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India committed to peace and tranquillity along border with China: MEA


New Delhi, May 14: Days after Indian and Chinese troops were engaged in two fierce face-offs, India on Thursday said it remained committed to maintaining peace and tranquillity along the border with China noting that such incidents could have been avoided if there was a common perception about the frontier.

India committed to peace and tranquillity along border with China: MEA

On May 5, around 250 Indian and Chinese army personnel clashed with iron rods, sticks, and even resorted to stone-pelting in Pangong Tso lake area in Eastern Ladakh. Four days later, there was a similar face-off near Naku La Pass in North Sikkim.

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External Affairs Ministry Spokesperson Anurag Srivastava said India and China attach utmost importance to ensuring peace and tranquillity in all areas of Sino-India border regions and referred to affirmation about it by Prime Minister Narendra Modi and Chinese President Xi Jinping in their two informal summits.

"Occasionally, however, on account of difference in perception of the alignment of the Line of Actual Control (LAC), situations have arisen on the ground that could have been avoided if we had a common perception of the Line of Control (LAC)," he said.

The LAC is the de-facto border between the two nations. He further said, "The Indian side remains committed to the objective of maintaining peace and tranquillity in the India-China border areas." When asked about the latest incidents, Army Chief Gen M M Naravane said the Indian troops were maintaining their "posture" along the border with China while infrastructure development in the areas was also on track.

"There were two incidents at Eastern Ladakh and North Sikkim where aggressive behaviour by both sides resulted in minor injuries to troops post which both sides disengaged after dialogue and interaction at the local level," he said.

The Army chief said both sides "disengaged" after dialogue and interaction at the local level. "It is reiterated that both these incidents are neither correlated nor do they have any connection with other global or local activities," he told journalists when asked about the face-offs.

"All such incidents are managed by established mechanisms where-in local formations from both sides resolve issues mutually as per established protocols and strategic guidelines given by the prime minister after the Wuhan and Mamallapuram summits," Gen Naravane said. He said Indian Border troops have always been upholding peace and tranquillity along the border areas. "I can say with confidence that development of infrastructure capabilities along our northern borders is on track. Our force posture will not suffer due to the COVID-19 pandemic," he said.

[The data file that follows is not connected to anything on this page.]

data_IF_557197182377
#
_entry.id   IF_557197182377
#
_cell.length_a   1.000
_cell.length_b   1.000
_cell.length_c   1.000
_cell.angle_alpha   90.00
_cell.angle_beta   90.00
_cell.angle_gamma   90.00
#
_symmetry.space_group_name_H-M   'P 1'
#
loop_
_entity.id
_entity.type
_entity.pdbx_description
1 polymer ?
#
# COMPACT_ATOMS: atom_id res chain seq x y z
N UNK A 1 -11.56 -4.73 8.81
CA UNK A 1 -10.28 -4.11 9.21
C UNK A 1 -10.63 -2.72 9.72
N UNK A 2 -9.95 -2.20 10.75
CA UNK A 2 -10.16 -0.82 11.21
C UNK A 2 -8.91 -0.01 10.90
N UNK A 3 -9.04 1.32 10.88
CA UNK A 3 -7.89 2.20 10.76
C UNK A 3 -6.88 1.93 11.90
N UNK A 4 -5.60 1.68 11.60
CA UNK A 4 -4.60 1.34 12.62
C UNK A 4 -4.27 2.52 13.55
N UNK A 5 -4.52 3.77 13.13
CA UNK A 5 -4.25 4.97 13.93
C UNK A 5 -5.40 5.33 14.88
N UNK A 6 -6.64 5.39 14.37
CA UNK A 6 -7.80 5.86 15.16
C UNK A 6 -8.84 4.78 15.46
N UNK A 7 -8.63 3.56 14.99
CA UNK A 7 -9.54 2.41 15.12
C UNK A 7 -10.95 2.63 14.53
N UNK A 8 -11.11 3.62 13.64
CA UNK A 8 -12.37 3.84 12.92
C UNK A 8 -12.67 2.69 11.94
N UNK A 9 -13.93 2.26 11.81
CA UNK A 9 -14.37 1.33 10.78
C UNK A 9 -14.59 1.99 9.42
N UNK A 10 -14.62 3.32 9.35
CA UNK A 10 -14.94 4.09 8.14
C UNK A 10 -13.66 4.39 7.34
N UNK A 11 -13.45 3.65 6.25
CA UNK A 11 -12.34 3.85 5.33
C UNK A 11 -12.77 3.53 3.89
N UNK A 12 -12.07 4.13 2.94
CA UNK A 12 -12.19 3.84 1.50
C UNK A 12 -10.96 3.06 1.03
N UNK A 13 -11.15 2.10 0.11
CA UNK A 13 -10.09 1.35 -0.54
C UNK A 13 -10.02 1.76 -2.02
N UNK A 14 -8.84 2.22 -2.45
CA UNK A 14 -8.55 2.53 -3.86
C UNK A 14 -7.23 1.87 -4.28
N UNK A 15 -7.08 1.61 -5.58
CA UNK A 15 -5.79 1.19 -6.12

It is learnt that the situation in the Eastern Ladakh region remained tense with troops of the two countries maintaining a close watch on each other demonstrating aggressive posturing, even nine days after the clash.

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The confrontation began on the evening of May 5 and both sides decided to "disengage" the next day. Referring to the two informal summits between Modi and Xi, Srivastava said the two leaders had also directed their militaries to earnestly implement various confidence-building measures agreed upon between the two sides including the principle of mutual and equal security and strengthen existing institutional arrangements and information sharing mechanisms.

"As a result, India-China border has largely been peaceful," he said. The troops of India and China were engaged in a 73-day stand-off in Doklam tri-junction in 2017 which even triggered fears of a war between the two nuclear-armed neighbours. The India-China border dispute covers the 3,488-km-long Line of Actual Control, the de-facto border between the two countries.

China claims Arunachal Pradesh as part of southern Tibet while India contests it. Both sides have been asserting that pending the final resolution of the boundary issue, it is necessary to maintain peace and tranquillity in the border areas. Prime Minister Narendra Modi and Chinese President Xi Jinping held their first informal summit in April 2018 in the Chinese city of Wuhan, months after the Doklam standoff.

In the summit, the two leaders decided to issue "strategic guidance" to their militaries to strengthen communications so that they can build trust and understanding. Modi and Xi held their second informal summit in Mamallapuram near Chennai in October last year with a focus on further broadening bilateral ties.

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